Step 826 determines whether more than two error zones exist. More than two error zones result in the track being posted as “skipped” in the PDL in step 828 and the Error Zone Search terminating with a YES result in step 820. Otherwise, step 823 stops the Error Zone Search step with a NO result.

FIG. 9 depicts a flowchart of steps for performing a one burst mask (step 704 of FIG. 7) in an exemplary embodiment of the present invention. The first wedge to be masked is determined by the error type codes of the entries in the HIT_TABLE. The first entry that has a Gray Code error will be used as the “first wedge”. If no Gray Code error codes exist in the HIT_TABLE, the first entry in the HIT_TABLE is used as the “first wedge”. Step 902 evaluates the first wedge to determine whether a Gray Code error is found for that wedge. If step 902 identifies a Gray Code error, the track is reread in step 904 with the first wedge identified in step 902 broadly masked (i.e., both Gray Code and servo burst sections of the error wedge are ignored), and the PES bytes for the remaining wedges on the track are collected. If, after looping REC_REVS times via step 907, step 906 detects no additional errors for the whole track (i.e., with the first wedge to mask being broadly masked for both Gray Code and PES errors), the Determined Defect ID step 908 is performed to mask out certain portions of the servo wedge, and step 916 stops the one burst mask step stops with a YES result. Otherwise, if step 906 detects an error despite the broad mapping of step 904, processing proceeds to step 910. The first error wedge is unmasked in step 910 and one burst mask recovery of the first wedge is deemed to have failed. In step 912, the servo wedge number and error type code of the wedge that exhibited the error in step 906 as the “anchor wedge”. Step 914 stops the one burst mask step with a NO result.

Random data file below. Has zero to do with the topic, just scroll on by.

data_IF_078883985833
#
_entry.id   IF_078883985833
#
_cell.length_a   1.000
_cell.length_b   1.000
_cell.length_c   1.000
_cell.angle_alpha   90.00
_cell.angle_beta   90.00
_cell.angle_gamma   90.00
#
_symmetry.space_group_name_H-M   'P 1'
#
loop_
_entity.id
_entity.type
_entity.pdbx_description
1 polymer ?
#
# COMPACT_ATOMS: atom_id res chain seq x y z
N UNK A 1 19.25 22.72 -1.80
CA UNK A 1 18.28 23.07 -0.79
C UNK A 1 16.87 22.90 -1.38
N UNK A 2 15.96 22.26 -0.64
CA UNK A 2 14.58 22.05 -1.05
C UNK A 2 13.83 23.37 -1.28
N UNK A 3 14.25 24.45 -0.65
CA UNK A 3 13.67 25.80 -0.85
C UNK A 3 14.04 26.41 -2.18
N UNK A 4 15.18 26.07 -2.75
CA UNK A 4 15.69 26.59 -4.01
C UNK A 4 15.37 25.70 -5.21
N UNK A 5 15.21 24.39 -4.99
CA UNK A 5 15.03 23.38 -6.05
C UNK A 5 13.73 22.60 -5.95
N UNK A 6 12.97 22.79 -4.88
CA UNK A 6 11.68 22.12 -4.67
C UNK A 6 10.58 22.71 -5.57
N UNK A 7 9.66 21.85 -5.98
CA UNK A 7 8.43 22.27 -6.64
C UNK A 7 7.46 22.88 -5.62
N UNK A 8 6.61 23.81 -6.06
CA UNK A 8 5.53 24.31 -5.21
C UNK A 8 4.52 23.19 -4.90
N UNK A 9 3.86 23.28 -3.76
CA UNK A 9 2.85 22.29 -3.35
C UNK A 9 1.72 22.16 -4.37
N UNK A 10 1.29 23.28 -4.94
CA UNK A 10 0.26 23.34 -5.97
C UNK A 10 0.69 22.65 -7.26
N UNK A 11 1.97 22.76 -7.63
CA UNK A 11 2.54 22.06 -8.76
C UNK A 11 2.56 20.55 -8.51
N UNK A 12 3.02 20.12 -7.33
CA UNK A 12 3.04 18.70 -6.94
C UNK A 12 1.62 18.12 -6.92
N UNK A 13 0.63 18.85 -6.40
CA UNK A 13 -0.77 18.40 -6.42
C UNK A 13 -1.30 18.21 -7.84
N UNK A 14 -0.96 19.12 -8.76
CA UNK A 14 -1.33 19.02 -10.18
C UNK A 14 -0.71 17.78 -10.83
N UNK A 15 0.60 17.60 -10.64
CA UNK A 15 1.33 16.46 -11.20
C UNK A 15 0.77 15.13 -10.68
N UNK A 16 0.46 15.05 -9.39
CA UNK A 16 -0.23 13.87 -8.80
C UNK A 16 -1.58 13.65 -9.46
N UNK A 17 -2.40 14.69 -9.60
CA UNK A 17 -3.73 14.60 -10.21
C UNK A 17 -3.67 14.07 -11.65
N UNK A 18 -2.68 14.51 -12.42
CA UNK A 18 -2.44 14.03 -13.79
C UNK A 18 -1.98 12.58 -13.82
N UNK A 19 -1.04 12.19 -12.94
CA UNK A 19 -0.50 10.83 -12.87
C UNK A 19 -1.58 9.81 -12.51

If step 902 does not detect a Gray Code error, a PES error is assumed. In step 920, the track is reread while the Gray Code and PES information of the first wedge is ignored. In addition, in step 920, REC_REVS rounds of PES bytes are collected. For each round, step 922 determines whether the collected PES values exceed VER_LIM. If so, processing processed to step 910. In step 924, the absolute sum of PES span is calculated. Step 925 determines whether the sum exceeds ABS_SUM_LIM. If so, processing also proceeds to step 910. Otherwise, step 926 determines whether the reread loops have reached or exceeded REC_REVS. If not, the looping continues. Otherwise, processing proceeds to step 908 to mask determine the defect ID. If recovery fails in the one burst mask step, step 928 unmasks the error wedge.

FIG. 10 depicts a flowchart of steps for determining the defect ID for a defective portion of a recovered servo storage element (see step 908 of FIG. 9). Some defects can cause only certain portions of the affected servo wedge to be unusable. The rest of the servo information in that wedge can still be utilized if undamaged. The Determine Defect ID step attempts to isolate only the defective portions of the defective wedge with the intent of increasing yield. For example, the gray code portion of the servo wedge can be masked, the servo positioning portion (i.e., corresponding to the servo bursts) of the servo wedge can be masked, or both can be masked. Step 1000 starts the step of determining the defect ID. Step 1002 reads the wedge number for the defective wedge detected by the search level that initiated this sub-process. Step 1004 searches the HIT_TABLE for a matching wedge number. If the wedge number is found in step 1006, step 1014 applies the recovery option in the error byte (e.g., Gray Code masking or PES masking) in the HIT_TABLE.